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When Was the Last Time You Went to a Real, Live Séance?

As Fox Mulder says, ”I want to believe.”

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The curious history of séances in the United States dates to the 1850s, with two siblings, Kate and Margaret Fox. It all started when they began to manufacture household sounds, or “rappings,” to scare their older sister, Leah. Though they went on to become successful mediums, they eventually confessed that they were not in fact channeling spirits of the dead but instead manipulating people’s minds. The public turned against them and their careers were ruined. Around the same time, the brothers Ira and William Davenport began using magic tricks to pass as the supernatural. To aid in their sleight of hand, they invented the “spirit cabinet,” an armoire-type apparatus used to summon the deceased, which became a pivotal part of séances. Ultimately, they too were seen as frauds.

Though popular through the end of the Victorian era, séances—basically, attempts to make contact with the other side—were spoiled in a big way during the Roaring Twenties. In the summer of 1924 the famous magician Harry Houdini, foiled in the past by attempts to conjure his deceased mother and as a consequence on a crusade to oust mediums, exposed the famous spiritualist Mina “Margery” Crandon, robbing her of prize money that Scientific American magazine intended to bestow on the person who could demonstrate conclusive psychic manifestations.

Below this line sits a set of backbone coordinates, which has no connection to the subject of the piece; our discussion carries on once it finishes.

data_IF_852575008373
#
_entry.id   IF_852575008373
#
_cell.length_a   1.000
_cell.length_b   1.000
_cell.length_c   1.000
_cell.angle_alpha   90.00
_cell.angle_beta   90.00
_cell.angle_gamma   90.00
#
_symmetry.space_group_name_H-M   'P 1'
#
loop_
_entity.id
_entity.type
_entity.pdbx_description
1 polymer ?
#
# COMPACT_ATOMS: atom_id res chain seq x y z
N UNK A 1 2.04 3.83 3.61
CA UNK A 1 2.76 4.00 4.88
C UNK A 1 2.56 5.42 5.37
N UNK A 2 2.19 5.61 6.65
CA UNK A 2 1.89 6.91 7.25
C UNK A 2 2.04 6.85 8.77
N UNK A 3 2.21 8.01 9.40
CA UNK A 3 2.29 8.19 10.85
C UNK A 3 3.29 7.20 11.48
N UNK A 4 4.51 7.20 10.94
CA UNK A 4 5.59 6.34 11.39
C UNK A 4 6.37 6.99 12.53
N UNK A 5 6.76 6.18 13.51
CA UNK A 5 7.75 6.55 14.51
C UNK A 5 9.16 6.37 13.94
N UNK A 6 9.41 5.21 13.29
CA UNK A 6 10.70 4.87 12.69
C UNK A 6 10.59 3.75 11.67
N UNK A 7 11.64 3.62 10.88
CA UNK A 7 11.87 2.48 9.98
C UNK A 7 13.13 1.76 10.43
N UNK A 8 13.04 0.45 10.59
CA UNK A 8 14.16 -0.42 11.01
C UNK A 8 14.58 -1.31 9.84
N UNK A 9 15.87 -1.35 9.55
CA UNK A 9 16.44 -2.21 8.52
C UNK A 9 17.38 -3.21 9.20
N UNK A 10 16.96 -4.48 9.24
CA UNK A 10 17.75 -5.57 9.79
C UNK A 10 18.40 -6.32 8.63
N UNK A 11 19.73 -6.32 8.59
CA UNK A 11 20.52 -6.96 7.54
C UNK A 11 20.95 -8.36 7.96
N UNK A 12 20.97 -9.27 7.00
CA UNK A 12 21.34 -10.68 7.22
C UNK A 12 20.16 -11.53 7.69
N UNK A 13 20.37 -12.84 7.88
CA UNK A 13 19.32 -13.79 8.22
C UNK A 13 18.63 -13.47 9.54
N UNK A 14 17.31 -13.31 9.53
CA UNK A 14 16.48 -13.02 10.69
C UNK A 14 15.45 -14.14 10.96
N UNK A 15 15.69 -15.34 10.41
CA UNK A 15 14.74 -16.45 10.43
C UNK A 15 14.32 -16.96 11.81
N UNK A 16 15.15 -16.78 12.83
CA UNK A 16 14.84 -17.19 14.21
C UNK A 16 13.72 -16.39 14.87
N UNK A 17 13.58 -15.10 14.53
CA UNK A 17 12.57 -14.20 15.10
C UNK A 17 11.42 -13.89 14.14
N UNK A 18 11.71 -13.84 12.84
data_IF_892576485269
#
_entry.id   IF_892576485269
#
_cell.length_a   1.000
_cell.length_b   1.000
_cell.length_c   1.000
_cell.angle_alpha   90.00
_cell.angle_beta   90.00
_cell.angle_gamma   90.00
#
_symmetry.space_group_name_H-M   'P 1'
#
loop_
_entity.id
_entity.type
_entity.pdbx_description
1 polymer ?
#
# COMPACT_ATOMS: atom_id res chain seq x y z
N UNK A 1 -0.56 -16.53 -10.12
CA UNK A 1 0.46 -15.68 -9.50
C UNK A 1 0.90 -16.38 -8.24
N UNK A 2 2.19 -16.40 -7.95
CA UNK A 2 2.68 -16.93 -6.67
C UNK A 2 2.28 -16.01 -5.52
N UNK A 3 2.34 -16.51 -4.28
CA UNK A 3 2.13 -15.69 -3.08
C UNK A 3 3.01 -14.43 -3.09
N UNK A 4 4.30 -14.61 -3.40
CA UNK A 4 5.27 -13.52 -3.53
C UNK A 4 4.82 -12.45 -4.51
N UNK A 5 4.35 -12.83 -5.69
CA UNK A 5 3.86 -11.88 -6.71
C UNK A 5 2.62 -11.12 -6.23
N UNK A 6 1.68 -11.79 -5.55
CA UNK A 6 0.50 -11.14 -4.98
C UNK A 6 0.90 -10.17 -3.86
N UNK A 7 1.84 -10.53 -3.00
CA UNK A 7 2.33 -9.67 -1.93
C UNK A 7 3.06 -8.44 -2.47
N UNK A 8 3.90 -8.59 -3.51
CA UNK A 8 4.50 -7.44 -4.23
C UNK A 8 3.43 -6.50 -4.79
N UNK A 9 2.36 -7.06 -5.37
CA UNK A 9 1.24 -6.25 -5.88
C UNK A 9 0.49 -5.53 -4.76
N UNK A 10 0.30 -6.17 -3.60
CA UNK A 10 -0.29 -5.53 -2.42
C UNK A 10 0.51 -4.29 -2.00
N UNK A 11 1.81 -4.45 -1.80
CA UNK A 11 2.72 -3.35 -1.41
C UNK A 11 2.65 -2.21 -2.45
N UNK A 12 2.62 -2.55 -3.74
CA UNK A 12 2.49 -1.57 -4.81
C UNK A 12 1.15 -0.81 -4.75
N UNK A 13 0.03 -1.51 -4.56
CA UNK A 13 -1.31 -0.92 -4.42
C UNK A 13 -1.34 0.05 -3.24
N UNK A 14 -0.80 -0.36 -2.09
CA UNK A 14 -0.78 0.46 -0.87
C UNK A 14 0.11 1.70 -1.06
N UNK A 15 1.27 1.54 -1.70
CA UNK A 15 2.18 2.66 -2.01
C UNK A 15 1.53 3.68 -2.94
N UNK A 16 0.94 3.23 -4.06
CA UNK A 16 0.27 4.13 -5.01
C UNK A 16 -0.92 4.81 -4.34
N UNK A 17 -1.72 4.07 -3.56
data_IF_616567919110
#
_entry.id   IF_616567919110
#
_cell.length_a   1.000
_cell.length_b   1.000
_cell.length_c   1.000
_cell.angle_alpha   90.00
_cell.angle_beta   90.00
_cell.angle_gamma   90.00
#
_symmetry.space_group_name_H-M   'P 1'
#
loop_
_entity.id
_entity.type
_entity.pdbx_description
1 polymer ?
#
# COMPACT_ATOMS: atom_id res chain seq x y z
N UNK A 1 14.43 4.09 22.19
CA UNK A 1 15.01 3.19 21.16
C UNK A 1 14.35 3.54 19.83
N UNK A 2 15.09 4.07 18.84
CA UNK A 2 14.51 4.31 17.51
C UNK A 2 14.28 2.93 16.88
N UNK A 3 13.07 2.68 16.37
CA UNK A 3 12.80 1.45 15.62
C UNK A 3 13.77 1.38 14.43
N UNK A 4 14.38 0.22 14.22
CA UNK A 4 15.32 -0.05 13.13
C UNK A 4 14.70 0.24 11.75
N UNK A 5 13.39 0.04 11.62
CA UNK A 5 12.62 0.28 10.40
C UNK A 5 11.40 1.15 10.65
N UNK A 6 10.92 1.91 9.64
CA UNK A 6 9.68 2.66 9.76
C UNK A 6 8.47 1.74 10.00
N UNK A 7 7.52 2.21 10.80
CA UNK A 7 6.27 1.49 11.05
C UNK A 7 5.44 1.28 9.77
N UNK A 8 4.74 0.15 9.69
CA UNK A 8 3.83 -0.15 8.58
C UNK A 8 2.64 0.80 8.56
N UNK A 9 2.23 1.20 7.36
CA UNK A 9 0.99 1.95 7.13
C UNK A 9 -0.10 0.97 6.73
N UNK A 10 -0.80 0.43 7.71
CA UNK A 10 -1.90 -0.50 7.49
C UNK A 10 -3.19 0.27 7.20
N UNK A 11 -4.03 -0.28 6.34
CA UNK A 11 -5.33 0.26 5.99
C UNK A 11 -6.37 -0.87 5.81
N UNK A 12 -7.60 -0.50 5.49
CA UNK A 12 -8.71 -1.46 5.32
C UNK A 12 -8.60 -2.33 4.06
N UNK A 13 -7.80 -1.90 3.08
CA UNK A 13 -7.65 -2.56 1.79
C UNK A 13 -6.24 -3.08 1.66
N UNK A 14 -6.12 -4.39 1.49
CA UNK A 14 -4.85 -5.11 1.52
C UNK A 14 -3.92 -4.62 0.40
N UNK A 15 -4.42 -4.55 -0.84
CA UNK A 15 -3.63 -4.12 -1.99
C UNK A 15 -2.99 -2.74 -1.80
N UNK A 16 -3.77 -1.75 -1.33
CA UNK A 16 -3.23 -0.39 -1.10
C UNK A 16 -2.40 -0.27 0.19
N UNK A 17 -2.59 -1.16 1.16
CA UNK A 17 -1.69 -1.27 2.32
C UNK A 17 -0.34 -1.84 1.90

“It was because he felt that the techniques she used were things that could be replicated by magicians,” said Mr. D, the stage name for the performer who along with his partner, A. Lucio, will host the “Austin Séance Summer Series: Into the Gloom,” composed of eight 1-hour sessions beginning Friday and running through August 6. “Whether that’s what she was doing or not, I guess some questions remain.”

In the Pony Shed, a moderately claustrophobic, fifteen-to-twenty-person space behind the Vortex theater on Austin’s East Side, Mr. D and A. Lucio will continue to blur the line between the arts of stage magic and spiritualism. As they have done at past séances, the pair will first ask who in the audience believes in ghosts. Next they will ask who has had experiences with the paranormal. And finally, they will ask who thinks all of this is pure hokum. Invariably, hands will be raised.

Mr. D and A. Lucio will proceed to talk about the history of American séances, doing a show-and-tell with the tools of the trade, from bells and candles to flashlights and radios. They will highlight the spirit cabinet built for Mr. D years ago for séances he hosted during the Halloween season with his daughter and son. And then the lights will go down: the room will be very dark, with obscured windows and likely just a lone candle.

“It’s pretty creepy,” Mr. D said. “Sometimes we’ll have a radio going, but the radio is set in between stations. And so you’re getting that staticky white noise. But through that white noise sometimes you get what’s called ‘electronic voice phenomena’—EVP. If you listen to that white noise and focus on it, and you’re able to listen to it a little bit, sometimes weird stuff comes out.”